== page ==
Uncovering Hidden Threats in Bluetooth Low Energy Medical Devices
Risks to Patient Safety in BLE Medical Devices
In the second installment of our two-part series, we explore the risks inherent in Bluetooth Low Energy communication chipsets which can directly impact product functionality and patient safety.
In Part I of this two-part blog series, we discussed the development of the Bluetooth Low Energy (BLE) spec (click here to go back and read that first). In Part II, we’ll focus on securing BLE medical devices.
Cybersecurity and the Internet of Medical Things
For connected medical devices, cyberattacks are a massive threat to patient safety. For example, an attack against a BLE radio interface can interfere with the essential performance of a IoMT device — which could harm or potentially kill a patient. Multiple vulnerabilities like these have already been discovered in Bluetooth-enabled medical devices, leading to widely publicized disclosures, mandatory mitigations, and device recalls. One of the most impactful examples is the SweynTooth vulnerabilities which impacted a number of BLE IoMT devices. The impact was so severe that the FDA published a safety communication to medical device manufacturers, warning of the dangers imposed if one of the vulnerabilities were triggered — which could crash, deadlock, and freeze devices, or even enable an attacker to bypass its security safeguards.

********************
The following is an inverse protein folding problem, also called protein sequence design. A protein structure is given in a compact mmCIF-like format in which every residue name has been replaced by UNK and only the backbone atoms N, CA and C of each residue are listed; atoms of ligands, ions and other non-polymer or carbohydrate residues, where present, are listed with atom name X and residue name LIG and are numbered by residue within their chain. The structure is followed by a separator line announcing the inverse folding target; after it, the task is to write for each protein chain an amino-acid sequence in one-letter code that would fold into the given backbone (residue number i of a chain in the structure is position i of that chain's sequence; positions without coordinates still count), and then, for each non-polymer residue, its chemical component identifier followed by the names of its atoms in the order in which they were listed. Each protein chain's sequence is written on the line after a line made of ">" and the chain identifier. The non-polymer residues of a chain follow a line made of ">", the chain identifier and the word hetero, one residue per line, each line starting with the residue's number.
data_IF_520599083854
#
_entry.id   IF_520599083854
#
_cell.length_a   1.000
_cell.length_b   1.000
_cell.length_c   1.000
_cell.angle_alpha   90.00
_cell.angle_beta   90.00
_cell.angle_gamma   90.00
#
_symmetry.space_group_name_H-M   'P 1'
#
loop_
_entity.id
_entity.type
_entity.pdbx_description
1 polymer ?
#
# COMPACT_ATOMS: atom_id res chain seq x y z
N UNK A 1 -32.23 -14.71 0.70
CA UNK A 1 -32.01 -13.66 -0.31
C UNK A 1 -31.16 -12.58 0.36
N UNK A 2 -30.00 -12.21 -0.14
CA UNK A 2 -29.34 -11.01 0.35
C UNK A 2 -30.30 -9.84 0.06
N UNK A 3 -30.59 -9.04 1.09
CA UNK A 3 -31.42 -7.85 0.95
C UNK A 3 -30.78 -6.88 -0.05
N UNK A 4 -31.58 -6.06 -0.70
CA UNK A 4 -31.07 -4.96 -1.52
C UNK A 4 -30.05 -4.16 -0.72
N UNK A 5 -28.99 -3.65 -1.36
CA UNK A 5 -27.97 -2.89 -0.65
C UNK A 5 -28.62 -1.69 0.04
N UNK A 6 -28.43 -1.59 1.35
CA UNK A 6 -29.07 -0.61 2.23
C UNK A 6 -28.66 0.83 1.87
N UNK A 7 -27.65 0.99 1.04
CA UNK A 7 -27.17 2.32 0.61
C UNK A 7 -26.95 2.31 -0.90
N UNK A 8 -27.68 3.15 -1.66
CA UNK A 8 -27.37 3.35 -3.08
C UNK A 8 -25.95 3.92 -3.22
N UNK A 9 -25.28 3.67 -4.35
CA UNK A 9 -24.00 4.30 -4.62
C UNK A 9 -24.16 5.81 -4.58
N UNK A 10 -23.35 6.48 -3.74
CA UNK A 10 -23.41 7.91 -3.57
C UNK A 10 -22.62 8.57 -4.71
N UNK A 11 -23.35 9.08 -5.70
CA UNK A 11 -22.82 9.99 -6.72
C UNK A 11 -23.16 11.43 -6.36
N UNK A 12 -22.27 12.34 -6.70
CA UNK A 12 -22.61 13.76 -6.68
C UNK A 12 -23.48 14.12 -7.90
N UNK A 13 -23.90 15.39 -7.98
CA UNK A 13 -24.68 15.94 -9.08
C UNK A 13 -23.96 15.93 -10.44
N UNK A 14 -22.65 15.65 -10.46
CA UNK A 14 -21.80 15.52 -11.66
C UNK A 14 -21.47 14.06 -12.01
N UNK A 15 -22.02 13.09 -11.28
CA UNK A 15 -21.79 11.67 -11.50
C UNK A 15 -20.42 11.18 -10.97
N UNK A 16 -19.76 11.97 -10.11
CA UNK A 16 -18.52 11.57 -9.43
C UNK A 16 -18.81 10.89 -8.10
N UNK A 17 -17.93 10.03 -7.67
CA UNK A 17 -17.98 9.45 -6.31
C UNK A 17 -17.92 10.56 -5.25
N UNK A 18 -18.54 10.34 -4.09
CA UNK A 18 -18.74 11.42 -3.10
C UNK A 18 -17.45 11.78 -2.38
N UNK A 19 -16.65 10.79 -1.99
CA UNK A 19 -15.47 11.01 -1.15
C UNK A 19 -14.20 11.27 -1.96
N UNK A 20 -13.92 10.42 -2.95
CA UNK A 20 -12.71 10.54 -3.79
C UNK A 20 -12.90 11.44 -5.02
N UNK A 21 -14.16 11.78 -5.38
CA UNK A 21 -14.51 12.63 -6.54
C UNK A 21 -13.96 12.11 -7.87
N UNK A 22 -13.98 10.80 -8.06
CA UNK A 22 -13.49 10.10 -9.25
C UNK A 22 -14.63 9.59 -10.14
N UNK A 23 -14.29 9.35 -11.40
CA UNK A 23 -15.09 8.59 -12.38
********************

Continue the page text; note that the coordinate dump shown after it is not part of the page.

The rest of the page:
The biggest lesson from SweynTooth (and other vulnerabilities like it) was that it made manufacturers aware of upstream vulnerabilities in the supply chain. As concerning as the vulnerabilities were, medical device manufacturers didn’t write the flawed code. In fact, they were unaware they existed. They simply sourced a Bluetooth System on Chip (SoC) from a trusted, well-known electronic component manufacturer and included it in their device. The SoCs delivered the vulnerabilities. There simply wasn’t enough security testing performed prior to product shipment, which puts every system they’re included on at risk.
Uncovering Hidden Vulnerabiliites with Protocol Fuzzing